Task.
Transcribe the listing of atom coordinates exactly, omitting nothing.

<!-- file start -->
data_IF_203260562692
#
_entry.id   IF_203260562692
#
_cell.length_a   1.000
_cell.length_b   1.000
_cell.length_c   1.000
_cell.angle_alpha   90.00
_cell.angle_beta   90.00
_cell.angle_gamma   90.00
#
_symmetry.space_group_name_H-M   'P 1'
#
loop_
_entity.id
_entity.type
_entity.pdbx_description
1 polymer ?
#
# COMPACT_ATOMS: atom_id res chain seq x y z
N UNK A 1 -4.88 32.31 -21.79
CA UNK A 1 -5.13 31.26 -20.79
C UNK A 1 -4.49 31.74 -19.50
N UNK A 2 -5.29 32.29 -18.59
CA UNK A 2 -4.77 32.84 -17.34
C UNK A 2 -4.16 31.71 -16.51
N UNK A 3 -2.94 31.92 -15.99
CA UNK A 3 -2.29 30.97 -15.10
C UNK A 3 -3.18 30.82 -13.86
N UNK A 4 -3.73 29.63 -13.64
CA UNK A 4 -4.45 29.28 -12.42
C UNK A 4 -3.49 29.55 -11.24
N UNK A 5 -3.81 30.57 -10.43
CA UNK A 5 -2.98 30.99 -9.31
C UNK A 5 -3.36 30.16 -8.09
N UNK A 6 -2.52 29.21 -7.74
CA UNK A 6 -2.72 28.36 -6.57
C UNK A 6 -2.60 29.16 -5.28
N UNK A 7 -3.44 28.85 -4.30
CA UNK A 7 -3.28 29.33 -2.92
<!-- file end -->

data_IF_203260562692
#
_entry.id   IF_203260562692
#
_cell.length_a   1.000
_cell.length_b   1.000
_cell.length_c   1.000
_cell.angle_alpha   90.00
_cell.angle_beta   90.00
_cell.angle_gamma   90.00
#
_symmetry.space_group_name_H-M   'P 1'
#
loop_
_entity.id
_entity.type
_entity.pdbx_description
1 polymer ?
#
# COMPACT_ATOMS: atom_id res chain seq x y z
N UNK A 1 -4.88 32.31 -21.79
CA UNK A 1 -5.13 31.26 -20.79
C UNK A 1 -4.49 31.74 -19.50
N UNK A 2 -5.29 32.29 -18.59
CA UNK A 2 -4.77 32.84 -17.34
C UNK A 2 -4.16 31.71 -16.51
N UNK A 3 -2.94 31.92 -15.99
CA UNK A 3 -2.29 30.97 -15.10
C UNK A 3 -3.18 30.82 -13.86
N UNK A 4 -3.73 29.63 -13.64
CA UNK A 4 -4.45 29.28 -12.42
C UNK A 4 -3.49 29.55 -11.24
N UNK A 5 -3.81 30.57 -10.43
CA UNK A 5 -2.98 30.99 -9.31
C UNK A 5 -3.36 30.16 -8.09
N UNK A 6 -2.52 29.21 -7.74
CA UNK A 6 -2.72 28.36 -6.57
C UNK A 6 -2.60 29.16 -5.28
N UNK A 7 -3.44 28.85 -4.30
CA UNK A 7 -3.28 29.33 -2.92